Texas may have a reason to feel upbeat these days as the state's bonds appear to be trading above the national average.
The Municipal Advisory Council of Texas says its year-old 12-bond index shows Texas bonds have beaten the national indexes for the last two consecutive two-week periods.
Danny Burger, executive director of the MAC, which is the state industry trade group, said the index fared better than The Bond Buyer's 20-bond general obligation index in the fourth week of June and in the second week of July by three and one basis points, respectively.
For the fourth week of June, the Texas index came in at 7.1%, compared with 7.13% on the 20-bond index; and 7.06%, compared with 7.07 in the second week of July, according to the Texas Bond Reporter, the group's weekly newspaper.
During the same weeks, The Bond Buyer's 25-bond revenue index was at 7.3% and 7.19%, respectively.
This period marked the first time since the Texas index was started in July 1990 that it outpaced the national trend.
"I have a perception here that every month that goes by, the market is willing to pay a better price for Texas bonds," Mr. Burger said. "I think it's good news."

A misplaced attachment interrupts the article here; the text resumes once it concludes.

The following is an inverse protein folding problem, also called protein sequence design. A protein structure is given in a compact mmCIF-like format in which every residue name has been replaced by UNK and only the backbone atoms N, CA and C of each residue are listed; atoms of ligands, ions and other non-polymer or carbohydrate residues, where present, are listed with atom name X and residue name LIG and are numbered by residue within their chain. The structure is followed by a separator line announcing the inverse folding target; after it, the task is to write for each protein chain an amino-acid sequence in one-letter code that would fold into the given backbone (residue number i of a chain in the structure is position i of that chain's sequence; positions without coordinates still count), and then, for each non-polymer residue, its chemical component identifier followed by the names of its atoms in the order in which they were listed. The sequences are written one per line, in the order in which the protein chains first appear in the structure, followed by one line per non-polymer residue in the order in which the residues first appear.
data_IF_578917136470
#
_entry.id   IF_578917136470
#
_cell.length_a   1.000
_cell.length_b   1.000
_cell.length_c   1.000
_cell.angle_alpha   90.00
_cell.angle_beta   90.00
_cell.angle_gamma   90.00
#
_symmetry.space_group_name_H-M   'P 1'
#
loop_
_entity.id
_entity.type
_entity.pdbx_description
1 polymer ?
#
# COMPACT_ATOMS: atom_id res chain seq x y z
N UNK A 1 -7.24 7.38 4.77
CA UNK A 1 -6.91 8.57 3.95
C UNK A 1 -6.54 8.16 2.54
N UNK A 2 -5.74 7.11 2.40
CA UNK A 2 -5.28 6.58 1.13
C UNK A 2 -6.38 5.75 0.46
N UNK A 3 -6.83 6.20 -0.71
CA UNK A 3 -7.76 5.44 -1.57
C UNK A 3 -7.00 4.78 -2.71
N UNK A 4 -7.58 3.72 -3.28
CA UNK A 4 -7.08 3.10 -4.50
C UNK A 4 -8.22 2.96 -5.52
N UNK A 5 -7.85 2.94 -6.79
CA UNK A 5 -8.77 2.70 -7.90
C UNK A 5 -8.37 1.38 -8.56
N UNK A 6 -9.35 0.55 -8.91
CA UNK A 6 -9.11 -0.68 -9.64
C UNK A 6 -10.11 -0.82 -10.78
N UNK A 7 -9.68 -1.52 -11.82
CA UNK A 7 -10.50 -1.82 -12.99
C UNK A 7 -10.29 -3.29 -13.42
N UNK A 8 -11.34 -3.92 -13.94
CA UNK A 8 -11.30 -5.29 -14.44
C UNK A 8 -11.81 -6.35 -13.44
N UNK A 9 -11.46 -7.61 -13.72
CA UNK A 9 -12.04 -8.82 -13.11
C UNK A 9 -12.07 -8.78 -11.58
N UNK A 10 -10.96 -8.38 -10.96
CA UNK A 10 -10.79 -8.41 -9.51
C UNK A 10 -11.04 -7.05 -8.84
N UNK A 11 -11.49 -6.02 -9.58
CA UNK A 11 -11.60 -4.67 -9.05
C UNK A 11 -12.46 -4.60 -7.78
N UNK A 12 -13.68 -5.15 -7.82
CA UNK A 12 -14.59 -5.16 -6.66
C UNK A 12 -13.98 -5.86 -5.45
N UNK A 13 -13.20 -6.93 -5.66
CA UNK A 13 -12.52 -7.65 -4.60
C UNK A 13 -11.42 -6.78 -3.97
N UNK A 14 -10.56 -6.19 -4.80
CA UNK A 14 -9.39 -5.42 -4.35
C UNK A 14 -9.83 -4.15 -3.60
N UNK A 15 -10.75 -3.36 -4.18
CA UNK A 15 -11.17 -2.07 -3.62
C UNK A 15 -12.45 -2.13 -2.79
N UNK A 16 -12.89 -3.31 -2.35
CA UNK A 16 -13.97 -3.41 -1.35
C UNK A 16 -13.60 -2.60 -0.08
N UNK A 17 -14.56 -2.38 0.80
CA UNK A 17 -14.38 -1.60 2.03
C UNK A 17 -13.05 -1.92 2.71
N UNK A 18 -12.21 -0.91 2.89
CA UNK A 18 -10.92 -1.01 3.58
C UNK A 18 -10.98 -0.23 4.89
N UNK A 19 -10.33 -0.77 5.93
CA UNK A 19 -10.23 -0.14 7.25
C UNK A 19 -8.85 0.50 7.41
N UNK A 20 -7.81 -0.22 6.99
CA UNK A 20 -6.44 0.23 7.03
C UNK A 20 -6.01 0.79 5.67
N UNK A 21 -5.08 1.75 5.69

Mr. Burger believes Texas bonds are now trading and selling as strongly as before 1985, when a collapse in the energy and real estate markets pushed the state into the deep recession that cost Texas its triple-A rating.
The Texas index is measured twice monthly by polling nine bond houses on six revenue and six GO bonds. The brokerages are: Texas Commerce Bank, Bank One, NCNB Texas, Rauscher Pierce Refsnes, The Principal/Eppler, Guerin & Turner, Kemper Securities Group, Merrill Lynch, Lehman Brothers, and Kidder Peabody.
Mr. Burger said the high and low numbers are not used, leaving seven factors to determine the Texas index.
The 20-year GO bonds used are State of Texas, Harris County, Travis County, city of Dallas, city of San Antonio, and the Fort Worth Independent School District.
The 25-year revenue bonds used are Texas A&M Permanent University Fund, El Paso Water, Dallas/Forth Worth International Airport, Lower Colorado River Authority, Harris County Toll Road, and Sister of Charity Hospital system.
Mr. Burger admits that comparing a mixed revenue and GO bond index to a national GO indicator is not a pure process. After all, the Bond Buyer ratings are indexed to an A-rating average, while the Texas figures are based on ratings of nine double-A, two single-A, and one triple-A.
But still Mr. Burger is optimistic, saying, "Maybe we've got a trend."